Vancomycin is indicated in potentially life-threatening infections which cannot be treated with other effective, less toxic antimicrobial drugs including the penicillins and cephalosporins. Vancomycin is useful in the therapy of severe staphylococcal infections in patients who cannot receive or who have failed to respond to the penicillins and cephalosporins or who have infections with staphylococci, resistant to other antibiotics. Vancomycin is used in the treatment of endocarditis and as prophylaxis against endocarditis in patients undergoing dental or surgical procedures. Its effectiveness has been documented in other infections due to staphylococci including osteomyelitis, pneumonia, septicemia and soft tissue infections.
Dosage & Administration
Concentrations of not more than 5 mg/ml and rates of not more than 10 mg/min are recommended in adults. In selected patients in need of fluid restriction, a concentration up to 10 mg/ml may be used. Patients with Normal Renal Function: Adults: Usual daily dose is 2 gm (in 4 or 2 divided doses). Children: Total daily dose is 40 mg/Kg (in 4 divided doses). Infants and Neonates: An initial dose of 15 mg/Kg is suggested followed by 10 mg/Kg every 12 hours in the first week, then every 8 hours up to 1 month. Patients with Impaired Renal Function and Elderly Patients: Dosage adjustment must be made in patients with impaired renal function. In premature infants and the elderly, dosage reduction may be necessary to a greater extent than expected because of decreasing renal function. If creatinine clearance can be measured or estimated accurately, the dosage for most patients with renal impairment can be calculated using the following table. Dosage Table for Vancomycin Hydrochloride In Patients With Impaired Renal Function:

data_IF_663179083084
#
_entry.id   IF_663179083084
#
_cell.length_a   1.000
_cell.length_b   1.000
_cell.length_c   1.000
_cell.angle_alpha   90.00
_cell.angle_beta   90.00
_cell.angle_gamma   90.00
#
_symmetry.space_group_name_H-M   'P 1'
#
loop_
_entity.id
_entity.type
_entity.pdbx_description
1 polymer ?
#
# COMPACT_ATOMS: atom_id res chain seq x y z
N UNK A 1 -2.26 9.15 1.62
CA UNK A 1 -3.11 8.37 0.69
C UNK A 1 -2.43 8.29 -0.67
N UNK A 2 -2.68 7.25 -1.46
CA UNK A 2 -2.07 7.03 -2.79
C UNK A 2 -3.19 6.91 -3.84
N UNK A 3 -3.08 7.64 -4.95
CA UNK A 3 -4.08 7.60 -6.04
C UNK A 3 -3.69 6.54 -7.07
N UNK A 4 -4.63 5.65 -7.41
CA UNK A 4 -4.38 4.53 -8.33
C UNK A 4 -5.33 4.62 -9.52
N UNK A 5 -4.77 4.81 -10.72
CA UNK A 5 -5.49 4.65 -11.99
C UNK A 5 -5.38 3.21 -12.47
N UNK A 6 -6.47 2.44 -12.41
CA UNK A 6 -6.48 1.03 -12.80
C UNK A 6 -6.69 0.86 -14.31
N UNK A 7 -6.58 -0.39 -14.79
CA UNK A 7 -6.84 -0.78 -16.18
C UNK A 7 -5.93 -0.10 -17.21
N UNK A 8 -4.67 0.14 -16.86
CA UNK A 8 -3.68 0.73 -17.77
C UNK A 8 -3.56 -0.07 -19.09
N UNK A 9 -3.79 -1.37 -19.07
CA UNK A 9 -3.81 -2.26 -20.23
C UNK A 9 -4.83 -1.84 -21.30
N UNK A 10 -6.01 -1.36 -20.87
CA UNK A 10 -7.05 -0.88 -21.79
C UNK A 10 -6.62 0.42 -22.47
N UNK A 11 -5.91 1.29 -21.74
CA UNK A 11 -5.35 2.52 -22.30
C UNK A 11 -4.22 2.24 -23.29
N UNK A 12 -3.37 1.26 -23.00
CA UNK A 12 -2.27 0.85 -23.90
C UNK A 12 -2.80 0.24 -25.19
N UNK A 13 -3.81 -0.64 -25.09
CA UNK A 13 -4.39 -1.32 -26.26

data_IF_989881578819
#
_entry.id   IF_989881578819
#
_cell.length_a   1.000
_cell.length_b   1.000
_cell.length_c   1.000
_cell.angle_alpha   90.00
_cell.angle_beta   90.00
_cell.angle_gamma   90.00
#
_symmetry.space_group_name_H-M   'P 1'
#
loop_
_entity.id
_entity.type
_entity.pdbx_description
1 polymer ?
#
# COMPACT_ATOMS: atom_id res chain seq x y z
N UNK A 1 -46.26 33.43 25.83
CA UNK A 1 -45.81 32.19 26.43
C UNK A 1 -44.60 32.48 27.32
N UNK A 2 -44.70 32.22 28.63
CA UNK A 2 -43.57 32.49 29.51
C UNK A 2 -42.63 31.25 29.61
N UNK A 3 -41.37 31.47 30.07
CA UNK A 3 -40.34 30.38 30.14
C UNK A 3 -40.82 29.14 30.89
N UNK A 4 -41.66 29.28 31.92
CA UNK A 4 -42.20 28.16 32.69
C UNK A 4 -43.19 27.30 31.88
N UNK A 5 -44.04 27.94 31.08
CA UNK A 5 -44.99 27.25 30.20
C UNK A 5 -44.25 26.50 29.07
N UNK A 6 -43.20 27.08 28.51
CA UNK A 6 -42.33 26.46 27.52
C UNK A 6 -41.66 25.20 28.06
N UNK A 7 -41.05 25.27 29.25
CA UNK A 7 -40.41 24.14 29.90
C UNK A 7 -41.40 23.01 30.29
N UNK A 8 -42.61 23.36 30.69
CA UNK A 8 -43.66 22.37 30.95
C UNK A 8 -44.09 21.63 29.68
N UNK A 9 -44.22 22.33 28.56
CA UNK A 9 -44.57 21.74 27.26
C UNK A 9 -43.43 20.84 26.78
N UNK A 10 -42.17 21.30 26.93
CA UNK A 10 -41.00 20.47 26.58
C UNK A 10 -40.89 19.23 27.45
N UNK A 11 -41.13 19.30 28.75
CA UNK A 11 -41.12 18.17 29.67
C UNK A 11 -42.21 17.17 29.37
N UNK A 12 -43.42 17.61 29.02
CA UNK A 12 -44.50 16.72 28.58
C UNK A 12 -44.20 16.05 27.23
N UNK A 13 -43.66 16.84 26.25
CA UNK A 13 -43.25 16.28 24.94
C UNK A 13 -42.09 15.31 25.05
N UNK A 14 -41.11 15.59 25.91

|Creatinine Clearance ml/min||Vancomycin Dose mg/24 h|
Patients with borderline renal function and individuals over the age of 60 should be given serial tests of auditory function and of Vancomycin blood levels. All patients receiving the drug should have periodic haematological studies, urine analysis and renal function tests. Vancomycin is very irritating to tissue and causes injection site necrosis when injected intramuscularly. It must be infused intravenously. Injection site pain and thrombophlebitis occur in many patients receiving Vancomycin and are occasionally severe. Prolonged use of Vancomycin may result in the overgrowth of non-susceptible organisms. Careful observation of the patient is essential. If superinfection occurs during therapy, appropriate measures should be taken. In rare instances, there have been reports of pseudomembranous colitis due to C. difficile, developing in patients who received intravenous Vancomycin. Use in Pregnancy: It is not known whether it causes foetal harm or not. Vancomycin should be given in pregnancy only if clearly needed and blood levels should be monitored carefully to minimise the risk of foetal toxicity. Use in Lactation: Vancomycin Hydrochloride is excreted in human milk. Caution should be exercised when Vancomycin is administered to a nursing woman. It is unlikely that a nursing infant can absorb a significant amount of Vancomycin from its gastro-intestinal tract.